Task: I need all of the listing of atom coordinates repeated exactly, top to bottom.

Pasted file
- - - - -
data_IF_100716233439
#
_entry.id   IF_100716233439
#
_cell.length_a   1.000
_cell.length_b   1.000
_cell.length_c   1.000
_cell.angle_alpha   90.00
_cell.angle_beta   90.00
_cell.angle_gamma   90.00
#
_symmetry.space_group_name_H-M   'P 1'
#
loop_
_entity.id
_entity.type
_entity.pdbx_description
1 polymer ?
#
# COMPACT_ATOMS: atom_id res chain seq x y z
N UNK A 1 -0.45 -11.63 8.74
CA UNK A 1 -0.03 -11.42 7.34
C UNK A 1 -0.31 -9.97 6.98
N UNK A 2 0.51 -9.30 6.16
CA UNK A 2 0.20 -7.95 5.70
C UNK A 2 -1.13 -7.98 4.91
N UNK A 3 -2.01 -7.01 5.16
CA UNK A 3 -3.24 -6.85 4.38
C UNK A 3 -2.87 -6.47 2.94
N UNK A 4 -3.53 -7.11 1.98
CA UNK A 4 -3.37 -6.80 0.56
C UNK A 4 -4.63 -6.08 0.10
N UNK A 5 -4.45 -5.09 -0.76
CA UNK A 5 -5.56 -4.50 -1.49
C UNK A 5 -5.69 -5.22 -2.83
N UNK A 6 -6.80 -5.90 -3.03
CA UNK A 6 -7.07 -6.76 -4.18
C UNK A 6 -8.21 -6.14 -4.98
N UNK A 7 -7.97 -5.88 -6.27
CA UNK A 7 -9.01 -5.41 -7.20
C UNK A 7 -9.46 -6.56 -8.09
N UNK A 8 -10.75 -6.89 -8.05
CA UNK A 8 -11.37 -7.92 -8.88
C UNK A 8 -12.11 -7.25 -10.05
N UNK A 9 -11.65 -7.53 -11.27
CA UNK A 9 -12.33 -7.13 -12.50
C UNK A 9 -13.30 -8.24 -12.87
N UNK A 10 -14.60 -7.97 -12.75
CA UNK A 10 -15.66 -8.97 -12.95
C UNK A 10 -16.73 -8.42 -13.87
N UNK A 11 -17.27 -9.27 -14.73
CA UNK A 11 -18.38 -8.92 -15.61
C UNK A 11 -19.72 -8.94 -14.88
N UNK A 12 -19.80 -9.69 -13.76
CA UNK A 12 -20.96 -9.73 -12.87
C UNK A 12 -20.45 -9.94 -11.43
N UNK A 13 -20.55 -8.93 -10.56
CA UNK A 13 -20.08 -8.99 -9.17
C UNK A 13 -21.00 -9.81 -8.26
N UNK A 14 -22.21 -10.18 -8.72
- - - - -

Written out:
data_IF_100716233439
#
_entry.id   IF_100716233439
#
_cell.length_a   1.000
_cell.length_b   1.000
_cell.length_c   1.000
_cell.angle_alpha   90.00
_cell.angle_beta   90.00
_cell.angle_gamma   90.00
#
_symmetry.space_group_name_H-M   'P 1'
#
loop_
_entity.id
_entity.type
_entity.pdbx_description
1 polymer ?
#
# COMPACT_ATOMS: atom_id res chain seq x y z
N UNK A 1 -0.45 -11.63 8.74
CA UNK A 1 -0.03 -11.42 7.34
C UNK A 1 -0.31 -9.97 6.98
N UNK A 2 0.51 -9.30 6.16
CA UNK A 2 0.20 -7.95 5.70
C UNK A 2 -1.13 -7.98 4.91
N UNK A 3 -2.01 -7.01 5.16
CA UNK A 3 -3.24 -6.85 4.38
C UNK A 3 -2.87 -6.47 2.94
N UNK A 4 -3.53 -7.11 1.98
CA UNK A 4 -3.37 -6.80 0.56
C UNK A 4 -4.63 -6.08 0.10
N UNK A 5 -4.45 -5.09 -0.76
CA UNK A 5 -5.56 -4.50 -1.49
C UNK A 5 -5.69 -5.22 -2.83
N UNK A 6 -6.80 -5.90 -3.03
CA UNK A 6 -7.07 -6.76 -4.18
C UNK A 6 -8.21 -6.14 -4.98
N UNK A 7 -7.97 -5.88 -6.27
CA UNK A 7 -9.01 -5.41 -7.20
C UNK A 7 -9.46 -6.56 -8.09
N UNK A 8 -10.75 -6.89 -8.05
CA UNK A 8 -11.37 -7.92 -8.88
C UNK A 8 -12.11 -7.25 -10.05
N UNK A 9 -11.65 -7.53 -11.27
CA UNK A 9 -12.33 -7.13 -12.50
C UNK A 9 -13.30 -8.24 -12.87
N UNK A 10 -14.60 -7.97 -12.75
CA UNK A 10 -15.66 -8.97 -12.95
C UNK A 10 -16.73 -8.42 -13.87
N UNK A 11 -17.27 -9.27 -14.73
CA UNK A 11 -18.38 -8.92 -15.61
C UNK A 11 -19.72 -8.94 -14.88
N UNK A 12 -19.80 -9.69 -13.76
CA UNK A 12 -20.96 -9.73 -12.87
C UNK A 12 -20.45 -9.94 -11.43
N UNK A 13 -20.55 -8.93 -10.56
CA UNK A 13 -20.08 -8.99 -9.17
C UNK A 13 -21.00 -9.81 -8.26
N UNK A 14 -22.21 -10.18 -8.72